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Sanford Robbins, producing artistic director of the Resident Ensemble Players, speaks at the December meeting of the UD Association of Retired Faculty.

REP is ready for more

Photos by Kathy F. Atkinson

Director urges investment in professional theatre group

The University of Delaware’s Resident Ensemble Players (REP) would seem to have plenty on its plate these days: This year alone, the professional theatre company will put on six elaborately staged plays, involving 46 full-time employees, endless hours of design work and rehearsals, and countless happy fans.

But the REP’s producing artistic director says he’s ready to do more.

“My No. 1 goal is to build up the size of the company” and produce enough plays to suit its audience’s increasingly diverse interests and keep pace with artistic innovations, Sanford “Sandy” Robbins told the UD Association of Retired Faculty at its quarterly luncheon Tuesday, Dec. 10 “I would like to have new people [making creative contributions], so there’s more variety in the ranks.”

Already, there’s enough variety and flair to make the REP one of UD’s better-known community attractions: 62% of audiences are members of the general public, along with 25% students and 13% faculty, Robbins told the retired professors.

“Every year, more people buy tickets to our productions. Every year, the graph goes up, and that’s a function of people like you who support us,” said Robbins, who noted that the REP is the only resident professional acting ensemble in the tri-state region and one of a few in the entire nation.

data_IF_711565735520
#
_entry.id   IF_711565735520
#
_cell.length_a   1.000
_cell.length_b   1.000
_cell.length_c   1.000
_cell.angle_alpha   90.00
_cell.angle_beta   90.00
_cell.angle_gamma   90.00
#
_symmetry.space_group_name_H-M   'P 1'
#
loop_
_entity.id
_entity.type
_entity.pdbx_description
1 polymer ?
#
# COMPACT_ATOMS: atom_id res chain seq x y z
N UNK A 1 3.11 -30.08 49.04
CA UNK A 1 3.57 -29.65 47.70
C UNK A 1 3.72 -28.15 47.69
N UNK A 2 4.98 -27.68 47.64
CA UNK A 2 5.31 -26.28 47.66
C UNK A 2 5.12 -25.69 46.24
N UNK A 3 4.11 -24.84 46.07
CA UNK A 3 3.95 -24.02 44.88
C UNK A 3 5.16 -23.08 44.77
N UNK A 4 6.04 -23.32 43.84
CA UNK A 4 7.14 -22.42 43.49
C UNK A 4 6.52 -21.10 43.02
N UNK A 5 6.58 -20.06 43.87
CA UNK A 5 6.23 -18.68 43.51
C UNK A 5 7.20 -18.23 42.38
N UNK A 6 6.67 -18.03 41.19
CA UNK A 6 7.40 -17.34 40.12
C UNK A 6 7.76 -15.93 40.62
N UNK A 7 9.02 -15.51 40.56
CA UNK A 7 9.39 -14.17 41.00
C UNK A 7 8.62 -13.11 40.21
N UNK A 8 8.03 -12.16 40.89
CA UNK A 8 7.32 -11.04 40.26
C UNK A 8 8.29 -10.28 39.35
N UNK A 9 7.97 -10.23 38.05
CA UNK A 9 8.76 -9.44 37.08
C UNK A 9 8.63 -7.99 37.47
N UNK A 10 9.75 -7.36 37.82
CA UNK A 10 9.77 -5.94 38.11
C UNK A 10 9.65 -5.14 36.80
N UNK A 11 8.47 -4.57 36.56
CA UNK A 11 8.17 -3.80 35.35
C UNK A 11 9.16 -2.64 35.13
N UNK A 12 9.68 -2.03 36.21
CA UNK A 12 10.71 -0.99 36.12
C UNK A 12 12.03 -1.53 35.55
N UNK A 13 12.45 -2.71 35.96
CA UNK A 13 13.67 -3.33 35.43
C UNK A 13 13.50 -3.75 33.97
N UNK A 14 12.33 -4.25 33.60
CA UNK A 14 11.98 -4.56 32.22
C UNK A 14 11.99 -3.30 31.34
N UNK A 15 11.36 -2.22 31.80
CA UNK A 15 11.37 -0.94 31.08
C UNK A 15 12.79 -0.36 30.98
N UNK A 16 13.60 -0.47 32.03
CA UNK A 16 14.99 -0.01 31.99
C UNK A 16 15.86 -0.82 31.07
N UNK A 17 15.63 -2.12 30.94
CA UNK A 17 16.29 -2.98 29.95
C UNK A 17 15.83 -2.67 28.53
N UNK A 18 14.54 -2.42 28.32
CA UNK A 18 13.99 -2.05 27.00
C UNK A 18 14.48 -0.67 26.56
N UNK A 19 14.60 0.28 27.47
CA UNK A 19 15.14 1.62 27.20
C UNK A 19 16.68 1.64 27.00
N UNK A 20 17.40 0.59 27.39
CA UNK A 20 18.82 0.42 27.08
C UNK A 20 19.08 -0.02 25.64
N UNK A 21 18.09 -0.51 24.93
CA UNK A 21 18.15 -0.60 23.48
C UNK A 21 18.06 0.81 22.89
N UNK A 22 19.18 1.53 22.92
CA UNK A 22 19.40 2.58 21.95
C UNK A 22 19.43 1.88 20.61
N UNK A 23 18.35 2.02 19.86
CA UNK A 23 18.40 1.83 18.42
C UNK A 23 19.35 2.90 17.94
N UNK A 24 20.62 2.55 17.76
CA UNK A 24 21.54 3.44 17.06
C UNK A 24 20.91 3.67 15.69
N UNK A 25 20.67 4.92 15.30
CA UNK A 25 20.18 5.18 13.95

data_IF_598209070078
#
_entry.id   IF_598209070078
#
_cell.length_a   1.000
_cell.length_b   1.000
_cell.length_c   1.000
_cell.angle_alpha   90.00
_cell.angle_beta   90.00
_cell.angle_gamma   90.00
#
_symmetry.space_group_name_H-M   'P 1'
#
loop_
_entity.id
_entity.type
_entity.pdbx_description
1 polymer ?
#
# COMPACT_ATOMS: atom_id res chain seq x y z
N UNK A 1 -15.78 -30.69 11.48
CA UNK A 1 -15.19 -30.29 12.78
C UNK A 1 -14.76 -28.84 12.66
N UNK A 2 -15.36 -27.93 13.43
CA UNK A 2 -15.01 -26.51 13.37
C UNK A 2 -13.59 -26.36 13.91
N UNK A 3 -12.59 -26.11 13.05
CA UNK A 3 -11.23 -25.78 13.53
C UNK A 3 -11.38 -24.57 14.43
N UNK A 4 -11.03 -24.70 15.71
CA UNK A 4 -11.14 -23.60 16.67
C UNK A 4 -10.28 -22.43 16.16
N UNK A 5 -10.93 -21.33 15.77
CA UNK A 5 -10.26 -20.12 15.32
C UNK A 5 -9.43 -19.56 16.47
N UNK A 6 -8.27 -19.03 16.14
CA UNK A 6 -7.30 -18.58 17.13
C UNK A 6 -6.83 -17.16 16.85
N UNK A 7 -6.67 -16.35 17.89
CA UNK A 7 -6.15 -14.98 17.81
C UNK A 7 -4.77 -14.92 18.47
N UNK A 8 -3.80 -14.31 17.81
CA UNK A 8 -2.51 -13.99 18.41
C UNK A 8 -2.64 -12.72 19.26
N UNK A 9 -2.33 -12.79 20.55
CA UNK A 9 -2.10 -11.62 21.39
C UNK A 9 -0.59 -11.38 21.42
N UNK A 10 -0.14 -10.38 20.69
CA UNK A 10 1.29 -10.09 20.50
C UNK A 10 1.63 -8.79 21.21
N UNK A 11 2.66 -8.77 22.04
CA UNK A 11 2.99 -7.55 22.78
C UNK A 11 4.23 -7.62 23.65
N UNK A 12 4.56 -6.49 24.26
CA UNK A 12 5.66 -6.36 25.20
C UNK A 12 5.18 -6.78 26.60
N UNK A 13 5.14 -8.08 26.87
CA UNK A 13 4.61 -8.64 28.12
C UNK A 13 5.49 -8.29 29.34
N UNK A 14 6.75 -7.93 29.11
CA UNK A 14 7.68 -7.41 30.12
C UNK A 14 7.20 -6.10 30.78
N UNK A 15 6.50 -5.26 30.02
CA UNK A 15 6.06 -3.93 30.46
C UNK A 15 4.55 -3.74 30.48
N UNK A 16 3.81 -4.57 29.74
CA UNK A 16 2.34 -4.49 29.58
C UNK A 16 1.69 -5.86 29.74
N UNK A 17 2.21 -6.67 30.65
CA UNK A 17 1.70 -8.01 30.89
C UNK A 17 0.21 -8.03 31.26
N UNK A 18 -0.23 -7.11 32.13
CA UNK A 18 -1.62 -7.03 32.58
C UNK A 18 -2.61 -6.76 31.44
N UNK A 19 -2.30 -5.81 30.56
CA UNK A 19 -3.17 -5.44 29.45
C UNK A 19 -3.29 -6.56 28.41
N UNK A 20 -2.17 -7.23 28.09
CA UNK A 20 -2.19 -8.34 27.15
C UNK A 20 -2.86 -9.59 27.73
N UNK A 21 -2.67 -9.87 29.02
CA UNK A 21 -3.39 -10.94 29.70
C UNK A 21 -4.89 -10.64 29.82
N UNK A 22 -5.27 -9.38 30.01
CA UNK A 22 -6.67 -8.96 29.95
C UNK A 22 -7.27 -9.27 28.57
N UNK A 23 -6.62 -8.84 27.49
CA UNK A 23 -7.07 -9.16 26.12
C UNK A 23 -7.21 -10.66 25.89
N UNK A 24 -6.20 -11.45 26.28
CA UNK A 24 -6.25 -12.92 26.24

While a vast proportion of REP funding comes from the University, and about 20% of revenue is fed by ticket sales, the troupe also relies on fans’ generosity and staffers’ selfless commitment.

“All the rest of the funds come from generous, loyal donors—thank goodness,” he said.

Sanford Robbins tells UDARF members that in addition to its productions in the Roselle Center for the Arts, REP presents matinee performances and workshops in area middle schools and high schools.

Programs like the REP and the Master Players Concert Series deliver their own sort of return on investment, he noted, helping ensure that UD serves the community that surrounds it: More than three quarters of its subscribers live in Delaware. The benefits are felt internally as well: Few realize that REP professionals also teach undergraduate classes, or that Tony Award-winning Broadway professionals often appear in its productions. The REP also presents matinee performances and workshops in area middle schools and high schools, and staffers routinely go above and beyond.

“The REP actors are constantly putting in extra hours, and meeting on their free time with the students in their undergraduate courses,” said Robbins, who found a reminder of his own student days in the audience Tuesday: retired theatre Prof. Jewel H. Walker, founding member of UD’s Professional Theatre Training Program, who taught Robbins at Carnegie Tech (now Carnegie-Mellon University) in 1966.

Another audience member, retired nursing Prof. Veronica Rempusheski, needed no encouragement to support the REP: She was a regular for years and still catches a show from time to time. “What a gift to be living in Newark and know that’s at my disposal,” she said. “With The REP, I don’t have to go to Philly, or go to New York or D.C.”

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